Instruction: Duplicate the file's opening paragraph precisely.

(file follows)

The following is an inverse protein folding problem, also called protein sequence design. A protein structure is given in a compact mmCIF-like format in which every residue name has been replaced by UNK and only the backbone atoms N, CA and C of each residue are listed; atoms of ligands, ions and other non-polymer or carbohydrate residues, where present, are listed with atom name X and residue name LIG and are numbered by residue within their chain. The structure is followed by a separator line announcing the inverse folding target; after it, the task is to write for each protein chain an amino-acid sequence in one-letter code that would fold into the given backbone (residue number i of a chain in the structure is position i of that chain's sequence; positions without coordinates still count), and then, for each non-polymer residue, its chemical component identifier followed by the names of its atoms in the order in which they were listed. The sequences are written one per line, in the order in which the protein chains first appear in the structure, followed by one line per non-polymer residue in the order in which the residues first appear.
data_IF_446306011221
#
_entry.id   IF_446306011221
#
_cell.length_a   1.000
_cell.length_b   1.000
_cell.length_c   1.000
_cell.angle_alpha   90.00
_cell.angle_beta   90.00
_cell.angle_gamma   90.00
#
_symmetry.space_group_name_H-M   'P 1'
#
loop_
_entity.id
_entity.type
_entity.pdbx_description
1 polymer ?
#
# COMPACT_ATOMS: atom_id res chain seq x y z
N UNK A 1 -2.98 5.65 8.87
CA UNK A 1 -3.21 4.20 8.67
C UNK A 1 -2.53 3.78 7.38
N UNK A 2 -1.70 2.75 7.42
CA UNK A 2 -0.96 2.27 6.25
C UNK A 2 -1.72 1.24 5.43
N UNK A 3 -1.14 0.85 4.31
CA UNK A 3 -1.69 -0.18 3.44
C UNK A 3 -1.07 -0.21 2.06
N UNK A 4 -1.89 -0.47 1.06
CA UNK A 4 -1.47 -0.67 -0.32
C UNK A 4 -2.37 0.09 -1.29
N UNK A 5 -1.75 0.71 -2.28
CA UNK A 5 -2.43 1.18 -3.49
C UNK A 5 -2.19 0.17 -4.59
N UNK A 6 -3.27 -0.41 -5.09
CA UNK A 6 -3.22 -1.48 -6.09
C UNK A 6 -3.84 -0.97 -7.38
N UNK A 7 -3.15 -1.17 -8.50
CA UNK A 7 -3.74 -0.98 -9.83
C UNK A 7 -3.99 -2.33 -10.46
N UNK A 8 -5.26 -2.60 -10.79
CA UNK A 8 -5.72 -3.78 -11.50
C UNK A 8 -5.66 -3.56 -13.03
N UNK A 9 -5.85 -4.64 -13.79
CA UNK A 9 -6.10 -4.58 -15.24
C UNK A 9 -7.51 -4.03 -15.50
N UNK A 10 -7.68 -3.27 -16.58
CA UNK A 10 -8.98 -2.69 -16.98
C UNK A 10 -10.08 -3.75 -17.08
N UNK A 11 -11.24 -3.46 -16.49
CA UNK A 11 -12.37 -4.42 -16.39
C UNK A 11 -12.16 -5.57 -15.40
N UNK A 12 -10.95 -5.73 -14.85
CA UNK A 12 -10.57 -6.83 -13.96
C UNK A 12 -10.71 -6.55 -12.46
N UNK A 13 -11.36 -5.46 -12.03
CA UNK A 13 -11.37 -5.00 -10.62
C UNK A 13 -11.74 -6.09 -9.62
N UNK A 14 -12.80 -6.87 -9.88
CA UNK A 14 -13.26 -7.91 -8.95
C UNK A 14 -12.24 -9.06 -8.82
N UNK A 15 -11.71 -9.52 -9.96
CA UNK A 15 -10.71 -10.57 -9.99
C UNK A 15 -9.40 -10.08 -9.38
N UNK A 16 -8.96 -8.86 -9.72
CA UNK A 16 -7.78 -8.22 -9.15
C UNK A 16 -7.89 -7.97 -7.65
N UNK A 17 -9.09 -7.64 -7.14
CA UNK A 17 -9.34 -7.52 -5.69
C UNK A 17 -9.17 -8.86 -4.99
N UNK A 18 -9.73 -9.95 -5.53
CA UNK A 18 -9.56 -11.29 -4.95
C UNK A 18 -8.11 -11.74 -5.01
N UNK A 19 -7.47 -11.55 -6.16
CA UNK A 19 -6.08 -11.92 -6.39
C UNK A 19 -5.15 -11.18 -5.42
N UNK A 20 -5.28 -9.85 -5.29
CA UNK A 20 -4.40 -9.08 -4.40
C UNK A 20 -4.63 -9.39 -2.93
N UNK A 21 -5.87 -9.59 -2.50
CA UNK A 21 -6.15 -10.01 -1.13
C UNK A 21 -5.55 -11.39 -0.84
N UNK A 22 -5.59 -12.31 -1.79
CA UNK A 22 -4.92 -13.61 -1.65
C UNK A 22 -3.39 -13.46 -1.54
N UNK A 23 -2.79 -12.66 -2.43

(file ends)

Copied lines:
The following is an inverse protein folding problem, also called protein sequence design. A protein structure is given in a compact mmCIF-like format in which every residue name has been replaced by UNK and only the backbone atoms N, CA and C of each residue are listed; atoms of ligands, ions and other non-polymer or carbohydrate residues, where present, are listed with atom name X and residue name LIG and are numbered by residue within their chain. The structure is followed by a separator line announcing the inverse folding target; after it, the task is to write for each protein chain an amino-acid sequence in one-letter code that would fold into the given backbone (residue number i of a chain in the structure is position i of that chain's sequence; positions without coordinates still count), and then, for each non-polymer residue, its chemical component identifier followed by the names of its atoms in the order in which they were listed. The sequences are written one per line, in the order in which the protein chains first appear in the structure, followed by one line per non-polymer residue in the order in which the residues first appear.